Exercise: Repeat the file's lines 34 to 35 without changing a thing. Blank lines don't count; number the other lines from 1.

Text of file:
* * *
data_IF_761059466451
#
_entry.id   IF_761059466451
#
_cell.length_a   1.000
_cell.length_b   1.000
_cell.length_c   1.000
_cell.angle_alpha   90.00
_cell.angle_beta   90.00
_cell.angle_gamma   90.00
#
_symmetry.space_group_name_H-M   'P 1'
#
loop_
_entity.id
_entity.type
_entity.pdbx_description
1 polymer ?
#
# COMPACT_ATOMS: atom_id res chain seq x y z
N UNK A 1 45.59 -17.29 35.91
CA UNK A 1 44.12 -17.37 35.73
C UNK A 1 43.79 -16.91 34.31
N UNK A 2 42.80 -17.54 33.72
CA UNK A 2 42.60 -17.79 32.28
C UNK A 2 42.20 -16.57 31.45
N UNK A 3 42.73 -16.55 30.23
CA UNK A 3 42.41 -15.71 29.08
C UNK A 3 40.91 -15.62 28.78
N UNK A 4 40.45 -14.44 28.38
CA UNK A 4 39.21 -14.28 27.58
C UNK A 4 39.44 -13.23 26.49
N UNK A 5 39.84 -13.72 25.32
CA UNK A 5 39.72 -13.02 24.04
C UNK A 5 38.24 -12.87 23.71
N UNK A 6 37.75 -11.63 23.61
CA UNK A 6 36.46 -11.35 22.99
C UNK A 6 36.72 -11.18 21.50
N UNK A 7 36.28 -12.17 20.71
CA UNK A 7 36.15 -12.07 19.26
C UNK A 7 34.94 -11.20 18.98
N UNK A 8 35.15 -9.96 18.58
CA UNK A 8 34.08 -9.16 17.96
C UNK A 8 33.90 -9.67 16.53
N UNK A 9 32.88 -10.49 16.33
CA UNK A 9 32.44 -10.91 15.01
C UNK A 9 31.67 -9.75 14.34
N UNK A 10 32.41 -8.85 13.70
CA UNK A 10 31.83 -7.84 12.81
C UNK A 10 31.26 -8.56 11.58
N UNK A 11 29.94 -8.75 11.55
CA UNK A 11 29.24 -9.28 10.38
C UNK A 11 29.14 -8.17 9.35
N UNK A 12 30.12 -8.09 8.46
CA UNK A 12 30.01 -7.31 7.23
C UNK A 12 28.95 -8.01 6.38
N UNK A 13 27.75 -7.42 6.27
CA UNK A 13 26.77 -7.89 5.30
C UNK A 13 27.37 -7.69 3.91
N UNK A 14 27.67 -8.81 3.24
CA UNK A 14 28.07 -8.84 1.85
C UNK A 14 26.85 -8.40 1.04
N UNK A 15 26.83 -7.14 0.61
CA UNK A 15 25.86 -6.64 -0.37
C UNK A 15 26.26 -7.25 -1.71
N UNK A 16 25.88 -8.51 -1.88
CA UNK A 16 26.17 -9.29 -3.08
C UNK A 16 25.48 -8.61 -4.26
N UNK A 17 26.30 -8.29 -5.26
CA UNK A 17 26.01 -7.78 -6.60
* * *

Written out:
CA UNK A 5 39.72 -13.02 24.04
C UNK A 5 38.24 -12.87 23.71